This was quiet, I thought. At least for China, which has so many people that I remembered everything being packed all the time.

Actually, all of Kunming was quiet for a Chinese city. But I was shocked to see so few bicycles. Ten years ago, the streets of China had been covered in bicycles, their bells all clanging away. Now, electric scooters did the job, silently, casually. People looked at their mobile phones while scooting, held their kids to their chests, covered their faces with cotton shields against the sun. Most of them drove helmetless.

And buses were easy, stopping at every clearly designated stop. Getting back to Camellia Hotel after eating was a cinch.

I restocked in the hotel—pulling my inflatable neck pillow out of my luggage for my imagined nice seat on tonight's train, checked online a last time, inventoried all my snacks.

"How do I get to the train on the bus?" The front desk hadn't been too useful when I'd been searching for food, but surely they'd know this.

"Let me ask my colleague." She went into a back room for a minute.

"My colleague says it's too crowded now for luggage and you should take a taxi."

"But earlier when I tried to get a taxi, there were no vacant ones." I had tried for about 10 minutes, before revising my approach and taking bus #5.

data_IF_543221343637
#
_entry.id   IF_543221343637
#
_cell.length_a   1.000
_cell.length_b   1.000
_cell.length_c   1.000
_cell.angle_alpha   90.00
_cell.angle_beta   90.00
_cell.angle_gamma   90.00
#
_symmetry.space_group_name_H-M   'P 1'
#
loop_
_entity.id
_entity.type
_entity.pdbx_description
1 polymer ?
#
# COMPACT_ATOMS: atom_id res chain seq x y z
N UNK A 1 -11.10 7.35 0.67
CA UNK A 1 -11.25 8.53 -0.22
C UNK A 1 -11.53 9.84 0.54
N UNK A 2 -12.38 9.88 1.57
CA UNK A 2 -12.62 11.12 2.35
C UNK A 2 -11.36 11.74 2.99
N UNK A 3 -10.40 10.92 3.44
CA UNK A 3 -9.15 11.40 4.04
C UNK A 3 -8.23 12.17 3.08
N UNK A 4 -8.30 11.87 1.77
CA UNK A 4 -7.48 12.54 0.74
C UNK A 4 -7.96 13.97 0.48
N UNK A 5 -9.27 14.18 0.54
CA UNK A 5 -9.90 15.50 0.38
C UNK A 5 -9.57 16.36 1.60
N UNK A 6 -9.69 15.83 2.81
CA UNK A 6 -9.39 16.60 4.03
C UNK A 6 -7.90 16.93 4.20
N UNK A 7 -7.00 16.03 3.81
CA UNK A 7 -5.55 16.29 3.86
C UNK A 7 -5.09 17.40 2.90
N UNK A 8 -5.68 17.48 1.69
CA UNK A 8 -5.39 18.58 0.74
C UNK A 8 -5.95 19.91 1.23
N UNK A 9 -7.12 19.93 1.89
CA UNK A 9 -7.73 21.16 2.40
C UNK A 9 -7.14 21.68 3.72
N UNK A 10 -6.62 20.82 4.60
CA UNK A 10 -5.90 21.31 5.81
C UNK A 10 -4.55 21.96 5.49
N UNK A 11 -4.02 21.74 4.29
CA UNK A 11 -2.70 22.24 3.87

"There will be a taxi."

I knew there wouldn't be. But I had her write down the train station name in Chinese, just in case. Surely if I stood there long enough, a taxi would eventually show up.

Or not, I thought after standing there for ten minutes, waving at full taxis. A few empty ones actually passed me. Kunming isn't real big on the tourist trail. Not everyone wants to deal with a clueless foreigner shoving a piece of paper at them.

But one guy on an electric scooter kept hanging around and talking to me in Chinese. He looked at my destination and offered to take me there for 20 yuan. I laughed. That's more than a taxi costs. And I was pretty sure he wasn't legitimately allowed to take me anywhere.

"My bag!" I showed him my heavy pack and asked where he'd put it. He motioned between his knees, same place people always put it. But this wasn't Africa or Indonesia. Could that be acceptable here?

Still, no taxis stopped. He hovered, asked again.


He squished my bag in between his knees and I clambered onto the back. He took back streets, went the wrong way down one-way lanes, and went up on the sidewalk on occasion. And the ride was silent, swooshing rather than whirring. I think I want an electric scooter.

We stopped three blocks away from the train station.

"Okay, money."

Hmmm. That was a little odd. Not one to be cornered, I got off and took my backpack from him first. Now he had no leverage. I gave him the agreed-on 20, twice the cost of an actual metered taxi.

"More to go to train."

I laughed at him.

"No. I walk." Interesting technique, getting me within sight of the station and then demanding more to finish the job.

He motioned me back on. I shook my head, put on my pack, and started walking. He motioned me onto the scooter. It's entirely possible I misunderstood and he just wanted the money out of sight of the official taxis. Anyway, it doesn't matter. I was close enough.